This fall, I visited a young friend who was approaching her death. She was concerned about what her next step should be in the process, which would ultimately determine how fast she passed. I sat beside her and unlike any moment in my past did the meditation and mindfulness instructions I have learned become more relevant, more urgent, more applicable. I cannot know what it is like to be sick and facing death. Even when we are well, it is hard, if not impossible, to recall the sensations of extreme physical pain and discomfort which we once experienced. Our brains don’t allow us to call it up the way we can an emotional pain. To imagine dying and needing to make a choice that dictates the end of this physical body and life as we know it is equally impossible. I’d like to think that I would handle it with courage and elegance, but of course I know that might not be how it will go. Just like planning for the birth of a child…we can prepare the way we want to and have ideas of how we want it to go, but in the end, so many factors will dictate its course, not us alone. I know when the time comes I could be irritable, foggy, or in too much discomfort to respond to what is happening with grace. As I sat at my brave friend’s bedside, what did feel clear to me is that we can be empowered in our dying if we practice while we are living. We can practice letting go now, so that our ultimate letting go is less ridden with strife.
Every now and then I offer two different meditations on dying to my groups. I find them liberating. They help me to remember what matters in this life, that we don’t get to hold onto anything, and that our actions here are “our only true belongings.” Though our body goes, our actions are what live on. What I do here sends ripples out into the universe. These meditations help me get clarity on what I want to spend my time doing, who I want to be around, and what I want to cultivate while I am here. The reactions to the meditations I share are often mixed. Some people get annoyed or struggle with it and wonder what the point is. Others get sad. Still others, like me, take comfort in the reflection. I am often wary of offering this meditation because I don’t want to be the cause of upset. But, being with my friend in her final days, I understood its value even more and know it is worth working with. As she lie there unable to eat or drink, suffering with thirst, she felt the pressure to make a decision. I let her know that she didn’t have to worry about the decision. She could stay in the moment and let the next best action arise. If she was okay in that moment having her mouth sponged with water, feeling the relief of that small trickle of moisture on her lips and in her mouth and seeing the eyes of the ones she loved around her, then that could be enough for that moment. And when that became not enough, she would know, and could take the next best action. She could let go of controlling. She could stop fighting, as she had been for the past few years, and just be. The words “just be” so often used in my meditation groups again felt more real, more urgent to understand. What is it like when we let ourselves just be, not leaning ahead into the future, or going back over the past, not worrying, not dictating, not wishing things were different than they are, but simply taking in this breath, these sounds, these colors and movements, these smells and sensations. Just be. We can practice it right now. We can stop reading or I can stop writing and just be, feeling this breath and this breath…this is what we have. This is the moment we are alive.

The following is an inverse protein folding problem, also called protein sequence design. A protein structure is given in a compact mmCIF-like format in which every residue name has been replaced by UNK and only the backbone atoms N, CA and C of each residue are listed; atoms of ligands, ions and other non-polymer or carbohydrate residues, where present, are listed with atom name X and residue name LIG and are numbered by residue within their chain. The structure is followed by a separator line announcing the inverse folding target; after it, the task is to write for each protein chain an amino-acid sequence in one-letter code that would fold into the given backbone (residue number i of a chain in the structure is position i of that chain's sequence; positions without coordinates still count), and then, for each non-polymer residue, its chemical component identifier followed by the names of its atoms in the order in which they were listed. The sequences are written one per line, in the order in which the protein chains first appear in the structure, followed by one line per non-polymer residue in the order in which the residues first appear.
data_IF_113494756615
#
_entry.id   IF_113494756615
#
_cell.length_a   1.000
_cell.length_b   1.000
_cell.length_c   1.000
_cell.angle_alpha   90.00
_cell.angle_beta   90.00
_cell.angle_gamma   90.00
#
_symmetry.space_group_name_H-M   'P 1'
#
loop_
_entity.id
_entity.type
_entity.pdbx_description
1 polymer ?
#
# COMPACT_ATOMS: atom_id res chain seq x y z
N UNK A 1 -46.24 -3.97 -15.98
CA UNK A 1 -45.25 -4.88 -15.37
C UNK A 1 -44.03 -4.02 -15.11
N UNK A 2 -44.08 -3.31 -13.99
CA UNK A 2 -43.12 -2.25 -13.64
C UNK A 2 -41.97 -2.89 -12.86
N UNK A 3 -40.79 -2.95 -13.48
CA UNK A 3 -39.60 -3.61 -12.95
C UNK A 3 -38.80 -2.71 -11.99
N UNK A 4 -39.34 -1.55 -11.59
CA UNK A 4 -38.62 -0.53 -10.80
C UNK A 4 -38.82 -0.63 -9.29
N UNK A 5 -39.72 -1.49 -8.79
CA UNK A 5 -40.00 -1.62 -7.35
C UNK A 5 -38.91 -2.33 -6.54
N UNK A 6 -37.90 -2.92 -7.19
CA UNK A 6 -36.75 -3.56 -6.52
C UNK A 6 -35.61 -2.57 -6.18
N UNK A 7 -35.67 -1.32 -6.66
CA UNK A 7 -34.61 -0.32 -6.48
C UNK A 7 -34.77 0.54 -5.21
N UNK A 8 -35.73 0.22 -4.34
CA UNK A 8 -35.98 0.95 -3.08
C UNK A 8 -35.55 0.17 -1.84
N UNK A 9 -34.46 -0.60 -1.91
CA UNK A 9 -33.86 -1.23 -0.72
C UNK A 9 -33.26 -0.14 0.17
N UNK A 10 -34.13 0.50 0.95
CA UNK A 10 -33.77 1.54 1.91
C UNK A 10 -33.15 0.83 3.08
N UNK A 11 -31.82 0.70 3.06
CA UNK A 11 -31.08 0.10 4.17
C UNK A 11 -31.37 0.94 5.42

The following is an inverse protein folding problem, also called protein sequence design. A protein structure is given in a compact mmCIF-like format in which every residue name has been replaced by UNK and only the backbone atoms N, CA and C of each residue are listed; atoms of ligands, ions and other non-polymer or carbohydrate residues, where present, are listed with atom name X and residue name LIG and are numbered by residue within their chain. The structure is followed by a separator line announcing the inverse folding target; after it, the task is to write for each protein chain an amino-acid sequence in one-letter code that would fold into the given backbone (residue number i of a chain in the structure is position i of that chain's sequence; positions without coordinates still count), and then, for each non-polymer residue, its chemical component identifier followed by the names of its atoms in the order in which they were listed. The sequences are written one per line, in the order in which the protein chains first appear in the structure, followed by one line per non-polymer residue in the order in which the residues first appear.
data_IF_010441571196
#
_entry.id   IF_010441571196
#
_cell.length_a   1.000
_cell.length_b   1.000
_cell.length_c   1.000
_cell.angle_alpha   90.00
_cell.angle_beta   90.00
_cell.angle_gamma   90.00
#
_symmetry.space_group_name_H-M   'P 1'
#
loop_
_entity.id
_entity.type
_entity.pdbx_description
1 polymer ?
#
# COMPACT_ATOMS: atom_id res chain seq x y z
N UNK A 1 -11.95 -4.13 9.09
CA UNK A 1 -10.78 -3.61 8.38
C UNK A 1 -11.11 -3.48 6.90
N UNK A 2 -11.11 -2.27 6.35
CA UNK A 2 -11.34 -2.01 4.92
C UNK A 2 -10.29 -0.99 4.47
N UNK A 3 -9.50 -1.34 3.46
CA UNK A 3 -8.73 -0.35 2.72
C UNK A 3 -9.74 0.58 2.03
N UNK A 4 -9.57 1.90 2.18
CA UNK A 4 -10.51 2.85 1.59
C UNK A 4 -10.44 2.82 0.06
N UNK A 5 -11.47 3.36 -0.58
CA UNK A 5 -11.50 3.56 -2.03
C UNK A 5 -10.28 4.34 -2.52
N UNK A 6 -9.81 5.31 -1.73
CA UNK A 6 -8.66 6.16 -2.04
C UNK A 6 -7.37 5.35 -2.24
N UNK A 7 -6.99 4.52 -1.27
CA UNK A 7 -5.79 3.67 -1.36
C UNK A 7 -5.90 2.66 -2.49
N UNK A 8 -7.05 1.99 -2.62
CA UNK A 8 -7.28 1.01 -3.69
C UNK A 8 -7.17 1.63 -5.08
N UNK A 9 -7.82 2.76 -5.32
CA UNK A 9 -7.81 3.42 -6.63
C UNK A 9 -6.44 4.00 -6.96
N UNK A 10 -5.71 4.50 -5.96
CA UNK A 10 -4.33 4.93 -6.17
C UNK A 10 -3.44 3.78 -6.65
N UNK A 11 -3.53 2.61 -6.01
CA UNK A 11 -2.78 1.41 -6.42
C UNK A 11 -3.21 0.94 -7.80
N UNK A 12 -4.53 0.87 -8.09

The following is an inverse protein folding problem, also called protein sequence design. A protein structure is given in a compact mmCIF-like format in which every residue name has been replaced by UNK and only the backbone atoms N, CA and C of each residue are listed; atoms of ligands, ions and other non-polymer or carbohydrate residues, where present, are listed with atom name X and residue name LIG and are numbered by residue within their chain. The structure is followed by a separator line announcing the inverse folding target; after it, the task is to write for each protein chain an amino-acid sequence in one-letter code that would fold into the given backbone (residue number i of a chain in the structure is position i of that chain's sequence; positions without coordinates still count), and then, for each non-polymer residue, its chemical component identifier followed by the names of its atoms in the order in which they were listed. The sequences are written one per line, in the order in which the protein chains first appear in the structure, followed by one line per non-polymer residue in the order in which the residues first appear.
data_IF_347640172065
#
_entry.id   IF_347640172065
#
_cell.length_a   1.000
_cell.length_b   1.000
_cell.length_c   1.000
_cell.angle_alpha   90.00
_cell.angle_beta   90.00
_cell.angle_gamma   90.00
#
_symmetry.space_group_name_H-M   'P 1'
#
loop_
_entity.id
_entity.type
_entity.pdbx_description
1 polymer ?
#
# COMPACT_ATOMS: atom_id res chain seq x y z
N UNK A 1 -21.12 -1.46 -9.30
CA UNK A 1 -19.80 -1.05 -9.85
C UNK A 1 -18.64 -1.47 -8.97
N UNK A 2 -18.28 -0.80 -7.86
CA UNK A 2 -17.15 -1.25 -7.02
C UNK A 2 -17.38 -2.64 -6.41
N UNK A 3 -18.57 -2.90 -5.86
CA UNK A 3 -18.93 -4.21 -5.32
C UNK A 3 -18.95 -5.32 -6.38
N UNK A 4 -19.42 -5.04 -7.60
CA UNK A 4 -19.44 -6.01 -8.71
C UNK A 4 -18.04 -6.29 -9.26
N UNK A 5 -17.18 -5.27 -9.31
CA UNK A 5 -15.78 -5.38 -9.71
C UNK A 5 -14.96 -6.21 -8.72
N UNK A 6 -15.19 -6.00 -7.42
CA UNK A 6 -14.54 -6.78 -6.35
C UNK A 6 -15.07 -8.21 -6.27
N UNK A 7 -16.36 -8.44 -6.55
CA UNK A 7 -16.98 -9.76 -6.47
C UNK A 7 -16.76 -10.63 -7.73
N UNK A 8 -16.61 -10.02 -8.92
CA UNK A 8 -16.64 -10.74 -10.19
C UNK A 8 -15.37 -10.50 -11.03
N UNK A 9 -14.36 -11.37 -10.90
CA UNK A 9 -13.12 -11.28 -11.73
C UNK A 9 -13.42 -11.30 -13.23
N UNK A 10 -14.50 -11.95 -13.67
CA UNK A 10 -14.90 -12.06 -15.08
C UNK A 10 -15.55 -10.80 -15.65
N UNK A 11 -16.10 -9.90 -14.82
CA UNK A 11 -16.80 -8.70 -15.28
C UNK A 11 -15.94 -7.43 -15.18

We don’t know how death is going to greet us. It may be sudden and no decisions need to be made or it may come slowly with sickness. Either way, it will serve us well to remember to live every day with full presence and gratitude for the experiences each moment brings. We can be empowered in our dying by living each day as if it was our last. It was an honor to be with my friend in her final days. To be with the dying is a gift. To live is a gift. Every time we practice returning to the present moment is to remember this very thing…this life right here, right now, is a moment to savor. My friend’s husband described her passing as her “graduating” from this life. I do believe she graduated from this life. With honors. The work she did here carries on. In the busyness of our everyday lives, we can repeatedly return to the questions: what do we want to have carried on? What ripples do we want to send out? If we practice living with intention, awareness and clarity now, when the times comes, we can feel empowered and let go, trusting that we continue on because our actions are still out there rippling away, making more ripples, never ending. Even more empowering is to know that we can choose right now to make those vibrations arise out of kindness, peace, compassion and joy.